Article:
Researching employers is an integral part of the job search process. One of the complaints employers have is that jobseekers they interview or meet at careers events do not know enough about the company, their values, their competitors, new developments, new markets they are expanding into etc. Do your homework on this as this may help in selling yourself better.
Stand out from the crowd, research your options, think about what skills you have to offer and research the company or Institution you would ideally like to be working for.
Know your options
The Prospects website is a useful resource to explore job options linked both closely and laterally to your course of study. The occupational database allows you to research specific job roles, entry requirements, career development opportunities and typical employers.
There may also be specific information sources for certain postgraduate programmes, for example MBAs have a whole host of careers resources available to them, for example Top MBA and Online/Distance Learners: Masters.
Careers advice for PhD researchers
We provide information, advice and guidance specifically intended to meet the career management needs of our postgraduate researchers.
Academia isn't the only route for you once you've finished your PhD. You might consider going into private industry or completing further research. There is lots of useful advice in the Prospects section on Your PhD - What Next? and on Target which provides comprehensive information about career pathways and options for PhDs and graduates.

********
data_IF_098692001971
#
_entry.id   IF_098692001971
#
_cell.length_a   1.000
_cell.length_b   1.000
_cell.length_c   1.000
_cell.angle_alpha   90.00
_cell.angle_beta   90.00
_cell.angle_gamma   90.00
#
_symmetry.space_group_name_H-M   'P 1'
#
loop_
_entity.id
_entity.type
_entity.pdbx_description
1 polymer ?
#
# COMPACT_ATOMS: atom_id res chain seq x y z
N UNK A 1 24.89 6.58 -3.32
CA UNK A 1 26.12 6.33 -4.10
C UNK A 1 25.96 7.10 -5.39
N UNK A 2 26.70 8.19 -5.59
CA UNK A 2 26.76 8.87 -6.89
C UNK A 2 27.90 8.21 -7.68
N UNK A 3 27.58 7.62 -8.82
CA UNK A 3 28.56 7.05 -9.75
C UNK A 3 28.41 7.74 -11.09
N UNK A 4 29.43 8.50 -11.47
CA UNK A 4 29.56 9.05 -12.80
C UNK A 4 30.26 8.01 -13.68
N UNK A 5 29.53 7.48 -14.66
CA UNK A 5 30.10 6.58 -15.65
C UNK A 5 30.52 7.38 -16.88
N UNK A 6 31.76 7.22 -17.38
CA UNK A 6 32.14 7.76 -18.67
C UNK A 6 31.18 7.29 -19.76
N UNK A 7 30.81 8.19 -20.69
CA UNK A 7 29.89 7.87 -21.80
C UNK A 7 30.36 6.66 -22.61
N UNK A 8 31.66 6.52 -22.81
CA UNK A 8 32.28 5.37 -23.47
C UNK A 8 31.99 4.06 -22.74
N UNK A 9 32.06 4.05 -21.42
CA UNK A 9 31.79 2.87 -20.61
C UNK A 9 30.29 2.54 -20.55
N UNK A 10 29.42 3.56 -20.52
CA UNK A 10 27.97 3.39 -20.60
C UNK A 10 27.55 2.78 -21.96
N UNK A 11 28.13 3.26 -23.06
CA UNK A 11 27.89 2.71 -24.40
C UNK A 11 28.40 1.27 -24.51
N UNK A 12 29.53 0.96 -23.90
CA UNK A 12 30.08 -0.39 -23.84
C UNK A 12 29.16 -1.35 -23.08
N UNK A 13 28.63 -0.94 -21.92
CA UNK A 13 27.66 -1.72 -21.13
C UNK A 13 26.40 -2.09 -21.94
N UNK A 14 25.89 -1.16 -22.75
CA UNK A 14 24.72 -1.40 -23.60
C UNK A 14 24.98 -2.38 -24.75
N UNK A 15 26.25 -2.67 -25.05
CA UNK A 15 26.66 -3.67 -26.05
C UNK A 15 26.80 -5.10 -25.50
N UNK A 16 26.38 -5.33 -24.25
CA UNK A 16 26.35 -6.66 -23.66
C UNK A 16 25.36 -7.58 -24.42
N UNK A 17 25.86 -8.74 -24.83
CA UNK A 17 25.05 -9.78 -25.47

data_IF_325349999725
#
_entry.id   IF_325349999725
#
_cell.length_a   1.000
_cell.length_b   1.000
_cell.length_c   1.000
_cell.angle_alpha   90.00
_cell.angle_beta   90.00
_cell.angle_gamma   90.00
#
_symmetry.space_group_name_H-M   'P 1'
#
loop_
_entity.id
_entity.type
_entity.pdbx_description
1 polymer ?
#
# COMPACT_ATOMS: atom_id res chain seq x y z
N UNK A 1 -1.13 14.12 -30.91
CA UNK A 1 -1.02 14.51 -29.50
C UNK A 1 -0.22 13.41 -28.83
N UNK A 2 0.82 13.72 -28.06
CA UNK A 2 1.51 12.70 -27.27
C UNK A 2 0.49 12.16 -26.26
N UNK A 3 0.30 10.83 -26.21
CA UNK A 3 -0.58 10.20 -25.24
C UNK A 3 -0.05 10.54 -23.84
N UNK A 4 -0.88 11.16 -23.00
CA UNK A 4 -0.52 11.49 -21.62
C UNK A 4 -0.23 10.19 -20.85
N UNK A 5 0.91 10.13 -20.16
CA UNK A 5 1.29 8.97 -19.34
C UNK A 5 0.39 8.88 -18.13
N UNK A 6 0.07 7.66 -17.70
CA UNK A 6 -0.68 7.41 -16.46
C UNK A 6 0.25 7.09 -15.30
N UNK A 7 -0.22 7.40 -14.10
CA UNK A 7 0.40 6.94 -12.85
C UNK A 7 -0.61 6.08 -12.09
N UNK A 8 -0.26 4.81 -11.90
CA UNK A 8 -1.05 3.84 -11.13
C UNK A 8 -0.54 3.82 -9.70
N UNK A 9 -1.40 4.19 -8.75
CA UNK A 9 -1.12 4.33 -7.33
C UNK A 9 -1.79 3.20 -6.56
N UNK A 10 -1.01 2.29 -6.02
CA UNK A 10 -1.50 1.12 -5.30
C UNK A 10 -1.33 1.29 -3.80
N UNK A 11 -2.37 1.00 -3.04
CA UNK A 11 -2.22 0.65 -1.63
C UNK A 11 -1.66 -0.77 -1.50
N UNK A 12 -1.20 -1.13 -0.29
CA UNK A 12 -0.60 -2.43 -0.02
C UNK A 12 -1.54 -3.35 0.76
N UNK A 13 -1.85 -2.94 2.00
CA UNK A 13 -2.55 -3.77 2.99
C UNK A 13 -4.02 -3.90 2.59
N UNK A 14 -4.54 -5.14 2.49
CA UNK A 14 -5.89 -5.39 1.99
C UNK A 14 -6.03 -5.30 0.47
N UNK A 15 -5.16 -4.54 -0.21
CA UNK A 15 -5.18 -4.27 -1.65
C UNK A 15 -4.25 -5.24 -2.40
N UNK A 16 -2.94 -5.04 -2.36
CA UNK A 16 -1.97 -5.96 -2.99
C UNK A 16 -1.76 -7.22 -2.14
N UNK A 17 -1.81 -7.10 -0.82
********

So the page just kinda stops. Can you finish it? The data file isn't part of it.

There are many dedicated job websites that advertise opportunities, including:
- Jobs.ac.uk - the most comprehensive website for academic jobs in the UK.
- Findapost.com - postdoctoral research positions.
- Times Higher Education Jobs - jobs in the higher education sector.
- UK Research and Innovation - UK Research and Innovation has been created as a result of the Higher Education and Research Act (HERA) with the UK's seven Research Councils, Innovate UK and Research England coming together. Includes links to fellowships and funding opportunities
- Research Professional Jobs - adverts for both academic and non-academic jobs
Networking and using professional, work or educational contacts is a common way to find a job in academia. Being known in your field and letting contacts know that you are looking for a job can put you in a strong position to find out about hidden vacancies and job opportunities before they are advertised.
You will find useful contacts through:
- Your department: many academics circulate information about postdoctoral research positions, fellowships or lectureships to their colleagues at other universities.
- Your supervisor: who is likely to put you in touch with their network of contacts and will be aware of grant proposals. Your supervisor may also have contacts outside of academia.